One of the conundrums France head coach Bernard Laporte is going to have to solve in 2007 is who to play at fly-half.
Les Bleus are blessed with a conveyor belt of quality and depth in almost every position, except - it seems - at number 10.
Enigmatic Toulouse star Frederic Michalak has been first choice for his country in that position for a number of years now, but his knee injury rules him out of the RBS 6 Nations Championship, at least, and maybe a few more months.
With talented fly-halves in short supply in France, he has in recent months been forced to turn to Biarritz centre Damien Traille - and he will do so again in the Six Nations.
Traille has slotted in at fly-half for most of France's Tests since last year's Six Nations, owing to the poor run of injuries suffered by Michalak.
But aside from a thoroughbred display in Les Bleus' 36-26 win against South Africa last summer, he has struggled to impose himself in such a key position.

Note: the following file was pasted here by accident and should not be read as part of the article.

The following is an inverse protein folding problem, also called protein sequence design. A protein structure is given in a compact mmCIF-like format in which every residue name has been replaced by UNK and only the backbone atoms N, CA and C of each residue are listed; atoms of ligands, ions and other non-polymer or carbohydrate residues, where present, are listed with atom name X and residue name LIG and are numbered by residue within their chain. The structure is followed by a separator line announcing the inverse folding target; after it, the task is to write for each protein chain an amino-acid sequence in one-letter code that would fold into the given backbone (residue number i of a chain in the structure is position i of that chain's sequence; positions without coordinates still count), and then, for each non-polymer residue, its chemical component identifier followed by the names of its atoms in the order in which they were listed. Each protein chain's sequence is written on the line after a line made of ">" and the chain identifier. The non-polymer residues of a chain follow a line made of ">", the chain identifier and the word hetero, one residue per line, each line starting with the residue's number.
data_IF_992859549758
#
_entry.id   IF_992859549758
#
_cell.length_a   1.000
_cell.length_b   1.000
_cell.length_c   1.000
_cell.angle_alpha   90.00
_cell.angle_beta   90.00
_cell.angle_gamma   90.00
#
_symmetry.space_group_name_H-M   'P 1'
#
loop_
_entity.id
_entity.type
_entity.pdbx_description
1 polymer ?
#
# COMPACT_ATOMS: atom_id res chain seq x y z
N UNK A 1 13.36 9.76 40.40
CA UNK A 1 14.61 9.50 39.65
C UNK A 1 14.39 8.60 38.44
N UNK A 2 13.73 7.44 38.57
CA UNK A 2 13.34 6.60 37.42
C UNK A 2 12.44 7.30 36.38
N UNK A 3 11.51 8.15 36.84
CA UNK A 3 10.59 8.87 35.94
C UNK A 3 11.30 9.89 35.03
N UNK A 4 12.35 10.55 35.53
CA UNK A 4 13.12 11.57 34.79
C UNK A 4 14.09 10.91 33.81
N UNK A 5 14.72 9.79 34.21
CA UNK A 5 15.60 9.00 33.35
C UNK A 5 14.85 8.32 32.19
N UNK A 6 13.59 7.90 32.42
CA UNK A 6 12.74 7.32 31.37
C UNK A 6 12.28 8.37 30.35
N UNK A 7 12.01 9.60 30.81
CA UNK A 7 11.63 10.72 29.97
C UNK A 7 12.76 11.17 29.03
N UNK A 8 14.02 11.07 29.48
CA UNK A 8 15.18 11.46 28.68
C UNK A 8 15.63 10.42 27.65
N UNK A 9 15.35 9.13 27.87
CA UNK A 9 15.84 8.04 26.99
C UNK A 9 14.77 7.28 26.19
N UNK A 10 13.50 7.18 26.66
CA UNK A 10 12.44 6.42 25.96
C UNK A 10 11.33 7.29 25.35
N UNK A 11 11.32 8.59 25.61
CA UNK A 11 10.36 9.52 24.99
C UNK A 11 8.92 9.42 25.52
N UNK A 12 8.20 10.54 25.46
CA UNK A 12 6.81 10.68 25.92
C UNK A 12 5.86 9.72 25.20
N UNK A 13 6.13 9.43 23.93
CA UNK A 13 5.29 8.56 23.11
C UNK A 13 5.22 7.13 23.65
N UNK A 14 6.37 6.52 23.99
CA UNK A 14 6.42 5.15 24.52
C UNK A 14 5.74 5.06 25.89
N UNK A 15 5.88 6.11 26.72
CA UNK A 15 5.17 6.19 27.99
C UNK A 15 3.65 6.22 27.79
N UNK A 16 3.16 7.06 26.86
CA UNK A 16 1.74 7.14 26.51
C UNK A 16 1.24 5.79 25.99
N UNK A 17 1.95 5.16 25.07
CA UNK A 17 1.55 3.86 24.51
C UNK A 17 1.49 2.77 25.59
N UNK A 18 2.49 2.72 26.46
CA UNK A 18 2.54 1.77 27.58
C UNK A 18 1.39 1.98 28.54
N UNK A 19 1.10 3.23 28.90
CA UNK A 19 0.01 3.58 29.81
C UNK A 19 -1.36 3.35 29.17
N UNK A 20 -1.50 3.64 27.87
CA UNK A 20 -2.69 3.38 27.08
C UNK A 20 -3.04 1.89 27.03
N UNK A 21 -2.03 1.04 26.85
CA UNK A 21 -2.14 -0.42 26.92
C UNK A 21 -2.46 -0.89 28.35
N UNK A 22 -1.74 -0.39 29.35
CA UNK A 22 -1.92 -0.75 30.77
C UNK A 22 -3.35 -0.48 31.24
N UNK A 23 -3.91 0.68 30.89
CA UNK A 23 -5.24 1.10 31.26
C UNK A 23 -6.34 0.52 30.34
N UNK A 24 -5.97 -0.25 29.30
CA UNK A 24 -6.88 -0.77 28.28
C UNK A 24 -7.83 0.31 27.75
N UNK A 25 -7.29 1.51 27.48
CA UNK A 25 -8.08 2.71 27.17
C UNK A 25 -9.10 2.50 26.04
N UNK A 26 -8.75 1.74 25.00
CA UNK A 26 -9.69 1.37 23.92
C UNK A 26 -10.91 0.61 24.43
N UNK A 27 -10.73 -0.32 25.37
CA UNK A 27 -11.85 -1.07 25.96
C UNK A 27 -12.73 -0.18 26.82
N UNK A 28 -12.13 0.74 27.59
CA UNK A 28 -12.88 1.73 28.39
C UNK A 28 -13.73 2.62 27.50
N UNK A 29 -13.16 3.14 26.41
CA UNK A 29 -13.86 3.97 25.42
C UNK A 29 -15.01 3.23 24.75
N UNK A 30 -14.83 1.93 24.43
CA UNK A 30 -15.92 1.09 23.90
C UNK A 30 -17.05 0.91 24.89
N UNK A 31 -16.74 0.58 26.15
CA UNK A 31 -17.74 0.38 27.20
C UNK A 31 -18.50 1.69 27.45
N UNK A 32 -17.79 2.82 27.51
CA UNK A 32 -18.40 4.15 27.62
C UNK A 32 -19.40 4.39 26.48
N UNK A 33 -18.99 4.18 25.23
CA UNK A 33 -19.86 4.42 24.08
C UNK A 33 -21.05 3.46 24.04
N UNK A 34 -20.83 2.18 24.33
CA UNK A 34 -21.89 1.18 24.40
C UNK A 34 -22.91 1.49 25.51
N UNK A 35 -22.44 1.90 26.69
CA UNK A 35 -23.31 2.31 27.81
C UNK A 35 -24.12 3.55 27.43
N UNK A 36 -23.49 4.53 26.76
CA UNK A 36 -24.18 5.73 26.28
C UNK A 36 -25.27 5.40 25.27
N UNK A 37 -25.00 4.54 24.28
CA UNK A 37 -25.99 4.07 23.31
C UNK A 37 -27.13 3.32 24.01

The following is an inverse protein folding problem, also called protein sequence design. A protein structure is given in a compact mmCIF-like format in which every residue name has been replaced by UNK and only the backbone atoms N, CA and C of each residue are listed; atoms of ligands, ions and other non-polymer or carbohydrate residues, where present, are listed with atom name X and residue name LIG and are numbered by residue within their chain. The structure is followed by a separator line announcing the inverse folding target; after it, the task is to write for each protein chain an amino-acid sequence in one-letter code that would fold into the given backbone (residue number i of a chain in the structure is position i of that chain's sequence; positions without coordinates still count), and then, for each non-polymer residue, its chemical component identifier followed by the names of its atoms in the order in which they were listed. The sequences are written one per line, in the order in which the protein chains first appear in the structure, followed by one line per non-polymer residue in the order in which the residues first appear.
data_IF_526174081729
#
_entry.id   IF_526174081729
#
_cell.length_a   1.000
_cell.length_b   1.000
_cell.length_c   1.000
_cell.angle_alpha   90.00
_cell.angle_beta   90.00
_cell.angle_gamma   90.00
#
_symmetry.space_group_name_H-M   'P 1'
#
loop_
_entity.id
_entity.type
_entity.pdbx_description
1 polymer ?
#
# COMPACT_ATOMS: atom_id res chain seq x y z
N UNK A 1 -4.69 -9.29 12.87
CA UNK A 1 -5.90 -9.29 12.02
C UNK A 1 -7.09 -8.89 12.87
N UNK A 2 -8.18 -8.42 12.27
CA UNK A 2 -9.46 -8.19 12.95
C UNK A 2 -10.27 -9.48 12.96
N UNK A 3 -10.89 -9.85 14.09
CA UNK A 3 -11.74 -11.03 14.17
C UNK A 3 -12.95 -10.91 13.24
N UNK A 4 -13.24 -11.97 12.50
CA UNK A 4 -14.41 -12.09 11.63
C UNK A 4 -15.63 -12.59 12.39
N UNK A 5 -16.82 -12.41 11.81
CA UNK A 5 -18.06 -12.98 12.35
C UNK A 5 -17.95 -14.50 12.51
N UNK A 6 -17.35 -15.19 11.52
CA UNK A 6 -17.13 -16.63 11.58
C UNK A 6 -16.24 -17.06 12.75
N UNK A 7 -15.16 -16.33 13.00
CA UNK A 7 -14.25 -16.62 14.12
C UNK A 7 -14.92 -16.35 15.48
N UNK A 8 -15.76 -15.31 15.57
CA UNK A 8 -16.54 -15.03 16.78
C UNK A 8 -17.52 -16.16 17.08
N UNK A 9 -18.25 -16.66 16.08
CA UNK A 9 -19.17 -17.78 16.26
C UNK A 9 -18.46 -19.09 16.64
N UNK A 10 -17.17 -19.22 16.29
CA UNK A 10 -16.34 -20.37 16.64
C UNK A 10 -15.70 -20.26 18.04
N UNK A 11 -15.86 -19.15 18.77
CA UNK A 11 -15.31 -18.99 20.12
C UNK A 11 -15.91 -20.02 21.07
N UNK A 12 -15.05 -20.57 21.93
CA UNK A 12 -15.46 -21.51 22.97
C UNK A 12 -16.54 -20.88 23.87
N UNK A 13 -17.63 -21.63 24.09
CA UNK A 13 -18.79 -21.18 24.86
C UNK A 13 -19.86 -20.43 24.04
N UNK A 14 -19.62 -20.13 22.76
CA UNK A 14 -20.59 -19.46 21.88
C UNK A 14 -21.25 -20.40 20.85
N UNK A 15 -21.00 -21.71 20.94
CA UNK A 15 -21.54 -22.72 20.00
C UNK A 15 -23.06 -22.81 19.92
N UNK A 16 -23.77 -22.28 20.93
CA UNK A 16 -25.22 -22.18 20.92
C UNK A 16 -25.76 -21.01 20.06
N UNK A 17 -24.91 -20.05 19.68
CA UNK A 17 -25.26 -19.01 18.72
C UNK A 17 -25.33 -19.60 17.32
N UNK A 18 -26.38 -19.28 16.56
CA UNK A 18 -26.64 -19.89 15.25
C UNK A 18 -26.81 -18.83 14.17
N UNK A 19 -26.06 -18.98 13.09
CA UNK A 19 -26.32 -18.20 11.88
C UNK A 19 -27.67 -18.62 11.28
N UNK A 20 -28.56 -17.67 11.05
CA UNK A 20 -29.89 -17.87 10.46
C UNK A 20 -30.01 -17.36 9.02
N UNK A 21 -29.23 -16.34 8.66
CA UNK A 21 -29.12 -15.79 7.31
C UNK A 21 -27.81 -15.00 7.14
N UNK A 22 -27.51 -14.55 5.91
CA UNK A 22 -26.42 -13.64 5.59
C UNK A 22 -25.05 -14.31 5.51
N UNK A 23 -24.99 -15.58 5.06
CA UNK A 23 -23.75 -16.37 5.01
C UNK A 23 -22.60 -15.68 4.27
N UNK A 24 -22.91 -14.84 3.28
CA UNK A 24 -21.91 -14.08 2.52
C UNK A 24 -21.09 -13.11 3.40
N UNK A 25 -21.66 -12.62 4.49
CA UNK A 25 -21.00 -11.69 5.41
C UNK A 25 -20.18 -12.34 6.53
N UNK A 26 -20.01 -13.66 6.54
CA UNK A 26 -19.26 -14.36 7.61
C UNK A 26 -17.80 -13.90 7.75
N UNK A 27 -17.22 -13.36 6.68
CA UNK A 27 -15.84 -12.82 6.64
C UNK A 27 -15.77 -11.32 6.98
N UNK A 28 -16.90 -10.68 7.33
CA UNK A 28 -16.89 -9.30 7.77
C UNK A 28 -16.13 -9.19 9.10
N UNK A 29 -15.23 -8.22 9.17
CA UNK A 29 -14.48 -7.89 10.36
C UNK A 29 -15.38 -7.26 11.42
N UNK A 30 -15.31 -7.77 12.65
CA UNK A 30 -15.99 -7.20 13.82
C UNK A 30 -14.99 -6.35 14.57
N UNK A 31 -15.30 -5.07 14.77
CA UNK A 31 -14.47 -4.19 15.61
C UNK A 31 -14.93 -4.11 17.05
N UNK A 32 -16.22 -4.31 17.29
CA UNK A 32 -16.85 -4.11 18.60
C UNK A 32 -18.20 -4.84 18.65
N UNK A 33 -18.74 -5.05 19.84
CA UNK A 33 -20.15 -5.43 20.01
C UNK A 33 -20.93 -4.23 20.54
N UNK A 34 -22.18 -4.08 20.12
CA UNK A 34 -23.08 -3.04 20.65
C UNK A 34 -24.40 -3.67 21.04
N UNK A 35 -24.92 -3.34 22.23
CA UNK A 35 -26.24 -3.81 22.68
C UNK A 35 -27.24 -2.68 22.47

Laporte will stick by his man though, and Traille is happy to continue playing in the half-backs.
'I like the position,' he said. 'It allows you to take the initiative. I want to play there more often.
'It is obviously not something you can pick up overnight - you need time.'
Time is clearly something Laporte will afford Traille. Of the three players chosen at fly-half in his 40-man Six Nations squad, the Biarritz man is clearly the head coach's first choice.
With Michalak injured, Benjamin Boyet and David Skrela are the other options but both are inexperienced, at least in international terms, and have just one cap each to their name.
Traille should therefore take centre stage at fly-half in the forthcoming tournament, and he has no qualms about taking on responsibility in the position.
'At fly-half, you have to make decisions for your team-mates and there has to be non-stop communication with your team-mates,' he added.
'At number 10, you bring others into the game. You have to make the right choices, just as at centre you have to make the right choices. Each position requires responsibility. '
Before Will Greenwood started breaking down moves off the field, he was doing the business on it - and no match better illustrated the type of marauding centre he was than in a virtuoso performance against Wales.